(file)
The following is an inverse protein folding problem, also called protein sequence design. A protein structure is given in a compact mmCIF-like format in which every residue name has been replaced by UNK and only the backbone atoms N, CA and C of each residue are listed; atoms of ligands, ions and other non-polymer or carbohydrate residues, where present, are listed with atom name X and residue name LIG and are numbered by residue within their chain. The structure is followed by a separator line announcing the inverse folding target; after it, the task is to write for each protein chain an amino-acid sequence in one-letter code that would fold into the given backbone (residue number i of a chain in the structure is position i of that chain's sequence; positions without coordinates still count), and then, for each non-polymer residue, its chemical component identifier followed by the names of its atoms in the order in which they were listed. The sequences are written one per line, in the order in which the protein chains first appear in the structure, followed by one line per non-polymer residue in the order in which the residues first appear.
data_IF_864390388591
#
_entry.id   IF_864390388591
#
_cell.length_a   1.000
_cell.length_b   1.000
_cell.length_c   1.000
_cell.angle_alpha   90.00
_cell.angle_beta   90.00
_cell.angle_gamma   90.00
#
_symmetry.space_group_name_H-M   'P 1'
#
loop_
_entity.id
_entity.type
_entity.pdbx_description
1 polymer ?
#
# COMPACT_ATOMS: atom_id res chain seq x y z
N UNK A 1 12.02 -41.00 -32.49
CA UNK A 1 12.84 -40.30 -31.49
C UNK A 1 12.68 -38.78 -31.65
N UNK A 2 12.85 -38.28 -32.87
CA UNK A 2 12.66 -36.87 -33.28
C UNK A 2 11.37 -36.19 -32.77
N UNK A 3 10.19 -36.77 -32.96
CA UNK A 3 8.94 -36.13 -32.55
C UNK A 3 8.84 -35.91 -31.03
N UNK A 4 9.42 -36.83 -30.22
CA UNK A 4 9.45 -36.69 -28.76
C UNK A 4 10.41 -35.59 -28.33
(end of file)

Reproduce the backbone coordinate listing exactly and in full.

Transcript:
The following is an inverse protein folding problem, also called protein sequence design. A protein structure is given in a compact mmCIF-like format in which every residue name has been replaced by UNK and only the backbone atoms N, CA and C of each residue are listed; atoms of ligands, ions and other non-polymer or carbohydrate residues, where present, are listed with atom name X and residue name LIG and are numbered by residue within their chain. The structure is followed by a separator line announcing the inverse folding target; after it, the task is to write for each protein chain an amino-acid sequence in one-letter code that would fold into the given backbone (residue number i of a chain in the structure is position i of that chain's sequence; positions without coordinates still count), and then, for each non-polymer residue, its chemical component identifier followed by the names of its atoms in the order in which they were listed. The sequences are written one per line, in the order in which the protein chains first appear in the structure, followed by one line per non-polymer residue in the order in which the residues first appear.
data_IF_864390388591
#
_entry.id   IF_864390388591
#
_cell.length_a   1.000
_cell.length_b   1.000
_cell.length_c   1.000
_cell.angle_alpha   90.00
_cell.angle_beta   90.00
_cell.angle_gamma   90.00
#
_symmetry.space_group_name_H-M   'P 1'
#
loop_
_entity.id
_entity.type
_entity.pdbx_description
1 polymer ?
#
# COMPACT_ATOMS: atom_id res chain seq x y z
N UNK A 1 12.02 -41.00 -32.49
CA UNK A 1 12.84 -40.30 -31.49
C UNK A 1 12.68 -38.78 -31.65
N UNK A 2 12.85 -38.28 -32.87
CA UNK A 2 12.66 -36.87 -33.28
C UNK A 2 11.37 -36.19 -32.77
N UNK A 3 10.19 -36.77 -32.96
CA UNK A 3 8.94 -36.13 -32.55
C UNK A 3 8.84 -35.91 -31.03
N UNK A 4 9.42 -36.83 -30.22
CA UNK A 4 9.45 -36.69 -28.76
C UNK A 4 10.41 -35.59 -28.33